Sunday, July 31, 2011

Harvest Begins

Gathered enough green beans today (and a tiny purple one that I couldn't resist) to actually have enough to eat as a side dish today.  There are still 30 or more tiny, tiny ones that will hopefully be ready to eat next weekend when I return home.
The harvest actually started in June with the first of the garlic.  This place is from last week - the last of the small garlics to be cured and the first little beans to be picked.
I just love the colors and textures of the hard necked garlics.  It was a cool, wet Spring, and many of the garlics did not bulb up as much as I expected.  Still, my house smells either delightful - or stinky - right now, depending how much one loves the stinky rose.
Herbs that were chopped fine and added to my home grown eggs this morning: a sage leaf, a touch of oregano, and some tender new growth from my rosemary. 
I worried about taking my eye off the zukes for 5 seconds to go on business travel.  While I did not find any that were baseball bat sized, I did find one that was as long and as thick around as my fore arm!  Won't have time to do anything with it, and there are 5 young ones on the vine right now, so I think I will slice it length-wise and let the chickies devour it tomorrow.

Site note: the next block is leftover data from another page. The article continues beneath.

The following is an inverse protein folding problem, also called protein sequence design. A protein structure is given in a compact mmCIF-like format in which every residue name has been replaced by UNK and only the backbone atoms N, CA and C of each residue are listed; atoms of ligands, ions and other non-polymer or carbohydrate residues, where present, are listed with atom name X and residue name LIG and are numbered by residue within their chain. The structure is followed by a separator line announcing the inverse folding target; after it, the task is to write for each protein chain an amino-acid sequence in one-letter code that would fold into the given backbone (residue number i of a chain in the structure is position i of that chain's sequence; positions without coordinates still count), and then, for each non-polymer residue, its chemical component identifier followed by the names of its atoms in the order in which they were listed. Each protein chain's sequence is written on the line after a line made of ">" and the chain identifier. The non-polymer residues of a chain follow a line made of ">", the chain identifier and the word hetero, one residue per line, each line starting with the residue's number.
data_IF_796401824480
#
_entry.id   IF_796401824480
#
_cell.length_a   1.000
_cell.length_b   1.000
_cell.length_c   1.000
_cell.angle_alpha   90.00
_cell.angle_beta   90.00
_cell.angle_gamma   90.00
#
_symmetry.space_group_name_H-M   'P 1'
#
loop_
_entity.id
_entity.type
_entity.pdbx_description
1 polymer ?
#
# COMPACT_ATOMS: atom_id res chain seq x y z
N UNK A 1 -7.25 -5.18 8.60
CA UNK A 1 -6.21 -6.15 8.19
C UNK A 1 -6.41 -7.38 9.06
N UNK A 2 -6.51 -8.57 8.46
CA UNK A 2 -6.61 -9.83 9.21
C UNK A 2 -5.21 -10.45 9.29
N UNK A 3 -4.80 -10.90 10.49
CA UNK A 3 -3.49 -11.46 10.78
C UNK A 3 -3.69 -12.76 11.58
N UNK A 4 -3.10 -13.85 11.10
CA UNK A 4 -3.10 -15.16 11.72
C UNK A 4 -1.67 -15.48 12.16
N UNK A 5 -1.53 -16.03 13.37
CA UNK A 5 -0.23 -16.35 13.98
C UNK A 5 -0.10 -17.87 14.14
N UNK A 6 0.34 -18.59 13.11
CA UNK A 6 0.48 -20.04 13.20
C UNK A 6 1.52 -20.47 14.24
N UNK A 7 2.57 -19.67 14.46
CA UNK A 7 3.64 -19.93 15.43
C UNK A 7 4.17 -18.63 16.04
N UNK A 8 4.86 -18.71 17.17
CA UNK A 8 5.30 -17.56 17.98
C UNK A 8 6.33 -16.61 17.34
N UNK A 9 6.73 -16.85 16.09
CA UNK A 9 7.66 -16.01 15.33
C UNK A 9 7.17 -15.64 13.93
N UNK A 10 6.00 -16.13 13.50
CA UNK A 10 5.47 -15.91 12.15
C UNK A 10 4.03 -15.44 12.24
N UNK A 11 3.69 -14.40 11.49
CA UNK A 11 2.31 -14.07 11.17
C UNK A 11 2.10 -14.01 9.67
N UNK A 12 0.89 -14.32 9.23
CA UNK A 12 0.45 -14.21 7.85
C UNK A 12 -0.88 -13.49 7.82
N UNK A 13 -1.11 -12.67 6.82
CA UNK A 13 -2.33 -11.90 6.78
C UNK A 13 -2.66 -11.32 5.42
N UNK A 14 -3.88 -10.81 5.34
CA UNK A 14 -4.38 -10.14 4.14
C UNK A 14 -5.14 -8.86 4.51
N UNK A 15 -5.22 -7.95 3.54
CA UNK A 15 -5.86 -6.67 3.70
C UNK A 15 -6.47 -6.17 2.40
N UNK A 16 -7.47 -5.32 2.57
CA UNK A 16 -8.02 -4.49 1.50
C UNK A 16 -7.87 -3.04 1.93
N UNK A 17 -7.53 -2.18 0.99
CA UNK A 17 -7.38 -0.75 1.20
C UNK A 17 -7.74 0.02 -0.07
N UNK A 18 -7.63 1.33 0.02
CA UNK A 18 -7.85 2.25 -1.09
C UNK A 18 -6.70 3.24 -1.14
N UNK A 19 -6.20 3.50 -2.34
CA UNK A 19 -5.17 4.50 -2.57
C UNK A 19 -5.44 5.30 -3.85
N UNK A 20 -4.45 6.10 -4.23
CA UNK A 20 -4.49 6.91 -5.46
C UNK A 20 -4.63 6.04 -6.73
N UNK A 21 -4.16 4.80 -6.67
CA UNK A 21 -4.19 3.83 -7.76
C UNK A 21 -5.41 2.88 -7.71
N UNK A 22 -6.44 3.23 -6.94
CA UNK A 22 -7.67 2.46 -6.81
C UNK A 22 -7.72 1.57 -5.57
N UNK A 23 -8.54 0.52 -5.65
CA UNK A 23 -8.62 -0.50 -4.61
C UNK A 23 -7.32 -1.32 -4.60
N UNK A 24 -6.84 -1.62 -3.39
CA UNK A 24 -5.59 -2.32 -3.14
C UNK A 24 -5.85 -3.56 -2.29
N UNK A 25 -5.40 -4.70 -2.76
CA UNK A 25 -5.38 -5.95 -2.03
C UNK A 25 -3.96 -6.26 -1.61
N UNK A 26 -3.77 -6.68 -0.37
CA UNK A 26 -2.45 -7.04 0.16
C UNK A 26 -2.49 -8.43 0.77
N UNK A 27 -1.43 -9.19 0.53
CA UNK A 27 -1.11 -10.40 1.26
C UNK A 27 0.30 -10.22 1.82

Saturday, July 30, 2011

Critters in the Garden Day

Over a dozen sunflowers are blooming in various places in the garden - and the bees are intimately familiar with all of them.  Often times 2, 3 or more bees will be collecting pollen and nectar.  Note the pollen-filled legs of these buzzing ladies. (Click on the photo for a larger version)